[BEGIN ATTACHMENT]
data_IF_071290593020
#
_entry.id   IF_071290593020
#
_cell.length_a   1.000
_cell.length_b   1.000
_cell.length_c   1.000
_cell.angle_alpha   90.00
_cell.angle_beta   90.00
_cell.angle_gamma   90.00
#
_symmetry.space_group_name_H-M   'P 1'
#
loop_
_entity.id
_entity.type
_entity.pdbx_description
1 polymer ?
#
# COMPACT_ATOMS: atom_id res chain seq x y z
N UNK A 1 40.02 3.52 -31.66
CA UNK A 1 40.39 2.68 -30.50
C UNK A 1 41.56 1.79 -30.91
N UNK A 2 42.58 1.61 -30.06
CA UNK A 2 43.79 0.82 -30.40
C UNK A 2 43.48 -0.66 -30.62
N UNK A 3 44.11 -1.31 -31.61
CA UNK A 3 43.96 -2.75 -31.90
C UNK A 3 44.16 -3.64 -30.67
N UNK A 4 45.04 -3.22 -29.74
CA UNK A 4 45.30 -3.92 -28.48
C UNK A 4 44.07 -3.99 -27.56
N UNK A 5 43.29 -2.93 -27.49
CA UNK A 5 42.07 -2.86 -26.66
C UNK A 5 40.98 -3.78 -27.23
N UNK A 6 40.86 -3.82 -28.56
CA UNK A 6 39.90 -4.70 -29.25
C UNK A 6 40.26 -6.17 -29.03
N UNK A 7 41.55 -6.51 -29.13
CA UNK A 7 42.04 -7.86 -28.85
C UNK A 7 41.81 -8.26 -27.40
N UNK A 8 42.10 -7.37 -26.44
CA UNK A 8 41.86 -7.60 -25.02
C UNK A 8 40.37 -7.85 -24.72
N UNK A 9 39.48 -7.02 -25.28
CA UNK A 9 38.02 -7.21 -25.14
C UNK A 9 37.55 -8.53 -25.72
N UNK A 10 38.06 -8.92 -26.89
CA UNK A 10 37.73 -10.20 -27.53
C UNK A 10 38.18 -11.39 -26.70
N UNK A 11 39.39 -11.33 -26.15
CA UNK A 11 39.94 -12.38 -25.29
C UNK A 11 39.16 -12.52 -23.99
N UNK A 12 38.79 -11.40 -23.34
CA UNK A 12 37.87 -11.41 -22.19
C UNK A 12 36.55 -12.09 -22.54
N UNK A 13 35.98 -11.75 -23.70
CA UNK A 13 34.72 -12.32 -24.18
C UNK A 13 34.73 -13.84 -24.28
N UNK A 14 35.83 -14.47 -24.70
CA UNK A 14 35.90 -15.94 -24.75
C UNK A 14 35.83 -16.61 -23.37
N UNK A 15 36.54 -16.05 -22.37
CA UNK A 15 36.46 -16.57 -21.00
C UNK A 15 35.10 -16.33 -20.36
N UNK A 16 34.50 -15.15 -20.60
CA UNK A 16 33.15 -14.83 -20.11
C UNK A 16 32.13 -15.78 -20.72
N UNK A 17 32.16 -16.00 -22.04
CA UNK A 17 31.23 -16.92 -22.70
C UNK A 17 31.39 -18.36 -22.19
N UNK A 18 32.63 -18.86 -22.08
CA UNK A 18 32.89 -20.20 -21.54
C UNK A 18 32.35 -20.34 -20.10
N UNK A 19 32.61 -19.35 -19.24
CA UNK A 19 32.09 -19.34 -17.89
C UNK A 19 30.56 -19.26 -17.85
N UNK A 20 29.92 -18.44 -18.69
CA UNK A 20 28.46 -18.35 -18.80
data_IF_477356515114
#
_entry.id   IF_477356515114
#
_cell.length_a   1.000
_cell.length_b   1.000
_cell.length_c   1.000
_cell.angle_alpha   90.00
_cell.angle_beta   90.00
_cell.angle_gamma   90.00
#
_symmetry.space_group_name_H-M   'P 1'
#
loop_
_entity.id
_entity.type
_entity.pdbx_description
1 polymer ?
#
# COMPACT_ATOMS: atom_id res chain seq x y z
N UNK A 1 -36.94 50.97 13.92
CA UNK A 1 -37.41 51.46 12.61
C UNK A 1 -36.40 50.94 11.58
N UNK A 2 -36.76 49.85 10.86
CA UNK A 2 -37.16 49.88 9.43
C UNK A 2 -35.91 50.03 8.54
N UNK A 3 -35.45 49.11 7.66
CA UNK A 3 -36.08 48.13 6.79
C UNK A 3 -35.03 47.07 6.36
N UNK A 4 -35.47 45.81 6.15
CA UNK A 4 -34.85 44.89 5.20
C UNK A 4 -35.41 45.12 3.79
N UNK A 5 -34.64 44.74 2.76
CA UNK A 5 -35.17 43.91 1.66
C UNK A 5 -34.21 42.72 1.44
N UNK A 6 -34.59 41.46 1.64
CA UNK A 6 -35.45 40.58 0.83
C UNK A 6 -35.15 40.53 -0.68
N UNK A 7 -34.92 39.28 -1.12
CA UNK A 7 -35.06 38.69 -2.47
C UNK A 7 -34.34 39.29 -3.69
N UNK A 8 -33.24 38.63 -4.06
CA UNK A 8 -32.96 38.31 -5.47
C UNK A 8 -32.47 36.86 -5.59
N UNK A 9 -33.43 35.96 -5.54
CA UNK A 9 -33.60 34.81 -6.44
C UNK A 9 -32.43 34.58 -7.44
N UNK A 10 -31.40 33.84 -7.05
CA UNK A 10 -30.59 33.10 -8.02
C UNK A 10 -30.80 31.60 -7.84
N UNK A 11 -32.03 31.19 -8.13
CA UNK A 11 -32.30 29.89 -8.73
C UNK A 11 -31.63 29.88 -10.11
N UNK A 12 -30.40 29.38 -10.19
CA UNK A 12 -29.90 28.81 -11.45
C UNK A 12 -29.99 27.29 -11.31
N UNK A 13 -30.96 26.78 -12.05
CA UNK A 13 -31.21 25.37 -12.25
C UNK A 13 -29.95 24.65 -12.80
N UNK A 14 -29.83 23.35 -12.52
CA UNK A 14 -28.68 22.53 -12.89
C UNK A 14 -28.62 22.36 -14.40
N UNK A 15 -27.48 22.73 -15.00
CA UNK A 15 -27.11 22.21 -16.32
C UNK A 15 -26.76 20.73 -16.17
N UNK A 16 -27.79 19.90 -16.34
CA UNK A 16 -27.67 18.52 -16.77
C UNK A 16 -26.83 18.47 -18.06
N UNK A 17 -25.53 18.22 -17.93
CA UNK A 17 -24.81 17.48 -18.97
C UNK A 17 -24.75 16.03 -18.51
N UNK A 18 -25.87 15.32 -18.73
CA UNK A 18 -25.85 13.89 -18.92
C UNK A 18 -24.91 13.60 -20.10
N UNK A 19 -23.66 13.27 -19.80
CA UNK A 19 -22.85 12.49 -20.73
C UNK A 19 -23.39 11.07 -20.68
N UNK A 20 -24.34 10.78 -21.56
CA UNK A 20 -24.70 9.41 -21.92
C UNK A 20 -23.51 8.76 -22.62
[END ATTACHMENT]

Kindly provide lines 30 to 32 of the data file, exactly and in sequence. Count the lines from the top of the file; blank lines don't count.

N UNK A 4 45.04 -3.22 -29.74
CA UNK A 4 45.30 -3.92 -28.48
C UNK A 4 44.07 -3.99 -27.56